Talk of presidential pardons always picks up as whoever’s in the West Wing gets ready to leave office, but in 2020, questions about how they will be done have raised questions that flummox political insiders, legal scholars, and constitutional experts. We’ll try to break some of it down:
Why are presidential pardons even a thing?
Check a little thing called the Constitution, specifically Article II, Section 2. That grants any sitting president “Power to grant Reprieves and Pardons for Offences against the United States, except in Cases of Impeachment.” Trump would hardly be the first to flex this amnesty muscle; George Washington did it in 1795.
What exactly is a pardon?
Here’s how the U.S. Department of Justice explains it: “A pardon is an expression of the President’s forgiveness and ordinarily is granted in recognition of the applicant’s acceptance of responsibility for the crime and established good conduct for a significant period of time after conviction or completion of sentence. It does not signify innocence.”
How does a person get a pardon?
You have to request one by filing paperwork with the DOJ’s Office of the Pardon Attorney, which examines the request and makes a recommendation to the president. No hearing is held.
Great. There’s a traffic ticket I’m dealing with and . . .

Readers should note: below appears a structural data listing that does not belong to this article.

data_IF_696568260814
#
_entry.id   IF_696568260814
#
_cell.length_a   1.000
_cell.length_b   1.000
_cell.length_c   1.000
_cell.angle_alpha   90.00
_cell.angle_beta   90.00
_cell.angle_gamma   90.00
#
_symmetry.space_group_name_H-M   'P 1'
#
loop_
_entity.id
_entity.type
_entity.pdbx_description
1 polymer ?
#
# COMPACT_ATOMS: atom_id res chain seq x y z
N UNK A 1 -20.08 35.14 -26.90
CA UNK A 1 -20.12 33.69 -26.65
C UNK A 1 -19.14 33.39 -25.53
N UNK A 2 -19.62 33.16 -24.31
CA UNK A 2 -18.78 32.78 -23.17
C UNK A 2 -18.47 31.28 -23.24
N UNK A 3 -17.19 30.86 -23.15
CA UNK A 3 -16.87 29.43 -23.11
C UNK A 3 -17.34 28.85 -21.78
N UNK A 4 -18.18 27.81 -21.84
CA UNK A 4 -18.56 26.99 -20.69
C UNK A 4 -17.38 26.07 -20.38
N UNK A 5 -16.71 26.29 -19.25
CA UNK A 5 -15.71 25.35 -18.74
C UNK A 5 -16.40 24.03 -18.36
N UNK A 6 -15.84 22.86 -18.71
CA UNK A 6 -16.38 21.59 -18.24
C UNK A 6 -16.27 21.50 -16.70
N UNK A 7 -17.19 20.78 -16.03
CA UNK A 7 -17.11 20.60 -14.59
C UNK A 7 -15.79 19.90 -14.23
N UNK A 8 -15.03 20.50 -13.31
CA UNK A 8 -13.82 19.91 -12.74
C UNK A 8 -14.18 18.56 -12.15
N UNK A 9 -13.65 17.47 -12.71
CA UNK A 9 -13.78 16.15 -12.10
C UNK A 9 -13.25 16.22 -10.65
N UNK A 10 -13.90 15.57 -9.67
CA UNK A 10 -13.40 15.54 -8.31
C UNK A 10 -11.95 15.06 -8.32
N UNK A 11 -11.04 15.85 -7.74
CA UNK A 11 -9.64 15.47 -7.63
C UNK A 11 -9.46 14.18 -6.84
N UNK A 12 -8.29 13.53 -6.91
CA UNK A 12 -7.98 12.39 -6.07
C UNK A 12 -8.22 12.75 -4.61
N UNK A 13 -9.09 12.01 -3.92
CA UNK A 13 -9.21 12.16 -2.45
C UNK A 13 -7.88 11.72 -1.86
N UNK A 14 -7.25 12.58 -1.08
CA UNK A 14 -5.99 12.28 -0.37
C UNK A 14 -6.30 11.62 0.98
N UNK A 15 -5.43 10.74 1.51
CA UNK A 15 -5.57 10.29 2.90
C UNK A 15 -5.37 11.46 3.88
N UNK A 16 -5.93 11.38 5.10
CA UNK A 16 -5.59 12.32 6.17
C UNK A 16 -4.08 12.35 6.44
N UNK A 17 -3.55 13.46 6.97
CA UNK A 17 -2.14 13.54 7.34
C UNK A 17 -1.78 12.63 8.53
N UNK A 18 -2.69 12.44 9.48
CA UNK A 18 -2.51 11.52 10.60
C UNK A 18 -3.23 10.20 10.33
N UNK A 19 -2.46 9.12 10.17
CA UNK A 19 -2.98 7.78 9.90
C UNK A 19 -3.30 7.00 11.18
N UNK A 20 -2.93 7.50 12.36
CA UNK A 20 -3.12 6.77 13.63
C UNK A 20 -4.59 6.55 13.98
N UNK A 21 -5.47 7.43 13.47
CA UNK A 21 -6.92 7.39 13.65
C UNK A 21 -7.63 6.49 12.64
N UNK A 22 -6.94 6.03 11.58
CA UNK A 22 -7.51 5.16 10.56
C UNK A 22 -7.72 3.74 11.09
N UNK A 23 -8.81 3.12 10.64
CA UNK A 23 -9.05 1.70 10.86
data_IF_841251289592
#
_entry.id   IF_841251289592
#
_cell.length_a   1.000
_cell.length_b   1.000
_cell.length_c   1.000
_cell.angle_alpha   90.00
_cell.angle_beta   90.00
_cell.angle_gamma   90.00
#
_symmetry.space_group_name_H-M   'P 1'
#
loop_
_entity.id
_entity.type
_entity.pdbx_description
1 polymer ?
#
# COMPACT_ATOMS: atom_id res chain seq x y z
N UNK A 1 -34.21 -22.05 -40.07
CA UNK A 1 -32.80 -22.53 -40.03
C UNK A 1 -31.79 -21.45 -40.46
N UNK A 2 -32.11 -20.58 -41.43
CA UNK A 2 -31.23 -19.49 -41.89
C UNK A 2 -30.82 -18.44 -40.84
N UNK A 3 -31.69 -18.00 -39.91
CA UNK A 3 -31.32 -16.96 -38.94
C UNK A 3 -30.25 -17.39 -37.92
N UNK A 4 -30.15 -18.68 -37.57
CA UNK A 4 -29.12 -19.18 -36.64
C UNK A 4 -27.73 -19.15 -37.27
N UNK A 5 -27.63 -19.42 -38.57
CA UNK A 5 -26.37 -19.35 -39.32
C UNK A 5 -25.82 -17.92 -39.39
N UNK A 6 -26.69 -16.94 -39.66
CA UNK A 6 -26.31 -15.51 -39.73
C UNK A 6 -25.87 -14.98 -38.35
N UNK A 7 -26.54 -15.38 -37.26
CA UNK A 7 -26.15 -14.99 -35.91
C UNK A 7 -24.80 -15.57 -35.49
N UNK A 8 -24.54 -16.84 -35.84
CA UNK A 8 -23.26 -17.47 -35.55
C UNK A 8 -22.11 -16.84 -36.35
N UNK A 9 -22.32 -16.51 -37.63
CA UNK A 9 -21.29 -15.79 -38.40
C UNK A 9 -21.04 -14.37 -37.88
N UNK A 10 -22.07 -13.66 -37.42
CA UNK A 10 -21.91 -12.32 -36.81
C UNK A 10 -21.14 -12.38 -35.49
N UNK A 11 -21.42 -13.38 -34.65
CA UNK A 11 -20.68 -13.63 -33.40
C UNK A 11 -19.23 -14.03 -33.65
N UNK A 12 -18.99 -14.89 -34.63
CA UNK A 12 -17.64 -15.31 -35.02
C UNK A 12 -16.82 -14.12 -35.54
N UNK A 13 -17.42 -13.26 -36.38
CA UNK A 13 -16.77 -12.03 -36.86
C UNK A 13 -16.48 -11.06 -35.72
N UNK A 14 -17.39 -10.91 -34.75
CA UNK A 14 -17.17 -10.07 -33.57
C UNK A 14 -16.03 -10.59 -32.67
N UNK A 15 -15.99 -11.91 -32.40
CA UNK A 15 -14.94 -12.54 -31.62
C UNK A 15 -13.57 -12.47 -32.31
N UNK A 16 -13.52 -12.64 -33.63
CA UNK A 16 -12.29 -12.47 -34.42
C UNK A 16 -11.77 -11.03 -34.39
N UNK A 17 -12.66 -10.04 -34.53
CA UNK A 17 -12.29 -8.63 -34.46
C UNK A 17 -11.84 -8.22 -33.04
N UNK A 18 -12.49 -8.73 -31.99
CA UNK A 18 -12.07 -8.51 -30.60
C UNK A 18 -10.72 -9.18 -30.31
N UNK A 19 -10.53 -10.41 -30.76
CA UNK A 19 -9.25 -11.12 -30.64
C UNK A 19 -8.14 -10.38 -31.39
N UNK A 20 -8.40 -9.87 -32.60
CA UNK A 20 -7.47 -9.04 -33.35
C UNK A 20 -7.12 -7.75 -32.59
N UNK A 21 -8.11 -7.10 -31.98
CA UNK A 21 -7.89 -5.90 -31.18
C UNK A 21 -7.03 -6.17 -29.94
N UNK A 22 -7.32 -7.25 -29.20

No can do. Pardons are for federal offenses only.
Can a president pardon someone without DOJ input?
Can a president pardon himself?
The DOJ answers that question on its website with these two sentences: “That is a question best answered by the Department’s Office of Legal Counsel. You may contact them directly.”
In short, the Constitution isn’t clear on this. The topic of self-pardons has been debated at length by legal experts over the last few years, but no president has ever tried it before. So legally speaking, it’s untested.
What is a preemptive pardon?
The New York Times reported that Trump was looking into “preemptive pardons” for his three oldest children, his son-in-law, Jared Kushner, and his personal attorney Rudy Giuliani. Of the group, two have been courting trouble. Robert Mueller had been investigating Donald Trump Jr.—the middle of the trio of children—and Giuliani was under investigation for his Ukraine actions, which ultimately led to Trump’s impeachment.
But are they pardonable if they haven’t been indicted yet?
The DOJ’s website calls such a move “highly unusual,” but gives examples of people who were pardoned without ever having been charged with crimes. President Gerald Ford pardoned his disgraced predecessor, Richard Nixon, who resigned due to Watergate. (Ford doing so was very controversial and many observers believe it cost him the 1976 election. Ford did it to help the country move on after the scandal, and years later, historians agreed he was correct to pardon Nixon.) President Jimmy Carter pardoned Vietnam War draft dodgers.